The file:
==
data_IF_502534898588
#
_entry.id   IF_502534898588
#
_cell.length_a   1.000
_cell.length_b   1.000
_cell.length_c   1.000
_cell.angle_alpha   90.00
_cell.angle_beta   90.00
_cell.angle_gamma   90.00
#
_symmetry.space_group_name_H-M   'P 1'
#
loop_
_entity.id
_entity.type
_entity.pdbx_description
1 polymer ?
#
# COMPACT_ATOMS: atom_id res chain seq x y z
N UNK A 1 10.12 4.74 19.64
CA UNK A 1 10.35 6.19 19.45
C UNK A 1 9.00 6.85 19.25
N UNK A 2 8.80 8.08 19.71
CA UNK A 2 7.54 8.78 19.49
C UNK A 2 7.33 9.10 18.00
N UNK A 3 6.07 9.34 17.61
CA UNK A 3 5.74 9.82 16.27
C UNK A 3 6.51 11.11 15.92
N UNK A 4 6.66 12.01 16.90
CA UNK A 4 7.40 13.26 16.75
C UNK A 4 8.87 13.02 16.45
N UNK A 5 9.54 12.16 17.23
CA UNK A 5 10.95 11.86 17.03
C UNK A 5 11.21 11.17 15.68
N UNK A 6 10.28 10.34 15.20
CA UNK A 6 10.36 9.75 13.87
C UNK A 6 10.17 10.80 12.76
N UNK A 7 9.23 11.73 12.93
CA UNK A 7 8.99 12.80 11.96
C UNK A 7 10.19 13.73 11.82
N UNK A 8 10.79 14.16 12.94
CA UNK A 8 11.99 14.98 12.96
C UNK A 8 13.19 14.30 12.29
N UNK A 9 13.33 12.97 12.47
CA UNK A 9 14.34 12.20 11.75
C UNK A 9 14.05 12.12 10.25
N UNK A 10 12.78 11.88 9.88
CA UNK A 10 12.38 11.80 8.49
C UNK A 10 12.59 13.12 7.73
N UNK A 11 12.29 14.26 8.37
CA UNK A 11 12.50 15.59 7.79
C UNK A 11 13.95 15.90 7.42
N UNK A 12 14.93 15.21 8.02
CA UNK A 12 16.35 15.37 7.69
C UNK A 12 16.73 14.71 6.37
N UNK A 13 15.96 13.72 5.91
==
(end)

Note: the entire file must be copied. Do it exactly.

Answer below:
data_IF_502534898588
#
_entry.id   IF_502534898588
#
_cell.length_a   1.000
_cell.length_b   1.000
_cell.length_c   1.000
_cell.angle_alpha   90.00
_cell.angle_beta   90.00
_cell.angle_gamma   90.00
#
_symmetry.space_group_name_H-M   'P 1'
#
loop_
_entity.id
_entity.type
_entity.pdbx_description
1 polymer ?
#
# COMPACT_ATOMS: atom_id res chain seq x y z
N UNK A 1 10.12 4.74 19.64
CA UNK A 1 10.35 6.19 19.45
C UNK A 1 9.00 6.85 19.25
N UNK A 2 8.80 8.08 19.71
CA UNK A 2 7.54 8.78 19.49
C UNK A 2 7.33 9.10 18.00
N UNK A 3 6.07 9.34 17.61
CA UNK A 3 5.74 9.82 16.27
C UNK A 3 6.51 11.11 15.92
N UNK A 4 6.66 12.01 16.90
CA UNK A 4 7.40 13.26 16.75
C UNK A 4 8.87 13.02 16.45
N UNK A 5 9.54 12.16 17.23
CA UNK A 5 10.95 11.86 17.03
C UNK A 5 11.21 11.17 15.68
N UNK A 6 10.28 10.34 15.20
CA UNK A 6 10.36 9.75 13.87
C UNK A 6 10.17 10.80 12.76
N UNK A 7 9.23 11.73 12.93
CA UNK A 7 8.99 12.80 11.96
C UNK A 7 10.19 13.73 11.82
N UNK A 8 10.79 14.16 12.94
CA UNK A 8 11.99 14.98 12.96
C UNK A 8 13.19 14.30 12.29
N UNK A 9 13.33 12.97 12.47
CA UNK A 9 14.34 12.20 11.75
C UNK A 9 14.05 12.12 10.25
N UNK A 10 12.78 11.88 9.88
CA UNK A 10 12.38 11.80 8.49
C UNK A 10 12.59 13.12 7.73
N UNK A 11 12.29 14.26 8.37
CA UNK A 11 12.50 15.59 7.79
C UNK A 11 13.95 15.90 7.42
N UNK A 12 14.93 15.21 8.02
CA UNK A 12 16.35 15.37 7.69
C UNK A 12 16.73 14.71 6.37
N UNK A 13 15.96 13.72 5.91